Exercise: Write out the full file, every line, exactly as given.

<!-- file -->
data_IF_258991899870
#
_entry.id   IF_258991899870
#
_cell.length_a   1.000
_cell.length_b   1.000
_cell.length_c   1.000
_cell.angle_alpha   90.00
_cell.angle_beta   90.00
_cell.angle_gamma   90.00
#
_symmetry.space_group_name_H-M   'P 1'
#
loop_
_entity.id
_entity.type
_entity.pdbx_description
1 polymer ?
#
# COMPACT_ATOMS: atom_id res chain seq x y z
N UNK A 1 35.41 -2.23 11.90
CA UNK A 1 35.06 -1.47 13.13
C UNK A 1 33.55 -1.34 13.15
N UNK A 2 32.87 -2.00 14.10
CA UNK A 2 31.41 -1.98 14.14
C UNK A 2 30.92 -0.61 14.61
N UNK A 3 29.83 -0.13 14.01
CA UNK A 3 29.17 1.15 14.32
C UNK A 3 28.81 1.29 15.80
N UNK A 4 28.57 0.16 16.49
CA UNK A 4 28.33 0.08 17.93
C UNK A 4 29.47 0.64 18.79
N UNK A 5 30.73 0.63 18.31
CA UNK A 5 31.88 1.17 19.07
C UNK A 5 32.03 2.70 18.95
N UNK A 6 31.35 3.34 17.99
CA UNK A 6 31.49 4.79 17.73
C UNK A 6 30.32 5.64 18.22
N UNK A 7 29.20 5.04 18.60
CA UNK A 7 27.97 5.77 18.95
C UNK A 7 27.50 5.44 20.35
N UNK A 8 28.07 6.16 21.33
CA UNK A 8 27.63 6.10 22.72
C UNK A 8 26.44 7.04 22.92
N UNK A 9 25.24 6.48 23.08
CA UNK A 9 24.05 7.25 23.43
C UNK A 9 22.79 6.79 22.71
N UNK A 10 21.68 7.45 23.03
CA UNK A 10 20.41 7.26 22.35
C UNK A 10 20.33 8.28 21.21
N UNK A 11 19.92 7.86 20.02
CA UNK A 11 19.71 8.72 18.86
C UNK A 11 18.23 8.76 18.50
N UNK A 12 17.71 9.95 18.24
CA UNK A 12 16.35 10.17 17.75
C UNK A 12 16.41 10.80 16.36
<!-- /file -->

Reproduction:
data_IF_258991899870
#
_entry.id   IF_258991899870
#
_cell.length_a   1.000
_cell.length_b   1.000
_cell.length_c   1.000
_cell.angle_alpha   90.00
_cell.angle_beta   90.00
_cell.angle_gamma   90.00
#
_symmetry.space_group_name_H-M   'P 1'
#
loop_
_entity.id
_entity.type
_entity.pdbx_description
1 polymer ?
#
# COMPACT_ATOMS: atom_id res chain seq x y z
N UNK A 1 35.41 -2.23 11.90
CA UNK A 1 35.06 -1.47 13.13
C UNK A 1 33.55 -1.34 13.15
N UNK A 2 32.87 -2.00 14.10
CA UNK A 2 31.41 -1.98 14.14
C UNK A 2 30.92 -0.61 14.61
N UNK A 3 29.83 -0.13 14.01
CA UNK A 3 29.17 1.15 14.32
C UNK A 3 28.81 1.29 15.80
N UNK A 4 28.57 0.16 16.49
CA UNK A 4 28.33 0.08 17.93
C UNK A 4 29.47 0.64 18.79
N UNK A 5 30.73 0.63 18.31
CA UNK A 5 31.88 1.17 19.07
C UNK A 5 32.03 2.70 18.95
N UNK A 6 31.35 3.34 17.99
CA UNK A 6 31.49 4.79 17.73
C UNK A 6 30.32 5.64 18.22
N UNK A 7 29.20 5.04 18.60
CA UNK A 7 27.97 5.77 18.95
C UNK A 7 27.50 5.44 20.35
N UNK A 8 28.07 6.16 21.33
CA UNK A 8 27.63 6.10 22.72
C UNK A 8 26.44 7.04 22.92
N UNK A 9 25.24 6.48 23.08
CA UNK A 9 24.05 7.25 23.43
C UNK A 9 22.79 6.79 22.71
N UNK A 10 21.68 7.45 23.03
CA UNK A 10 20.41 7.26 22.35
C UNK A 10 20.33 8.28 21.21
N UNK A 11 19.92 7.86 20.02
CA UNK A 11 19.71 8.72 18.86
C UNK A 11 18.23 8.76 18.50
N UNK A 12 17.71 9.95 18.24
CA UNK A 12 16.35 10.17 17.75
C UNK A 12 16.41 10.80 16.36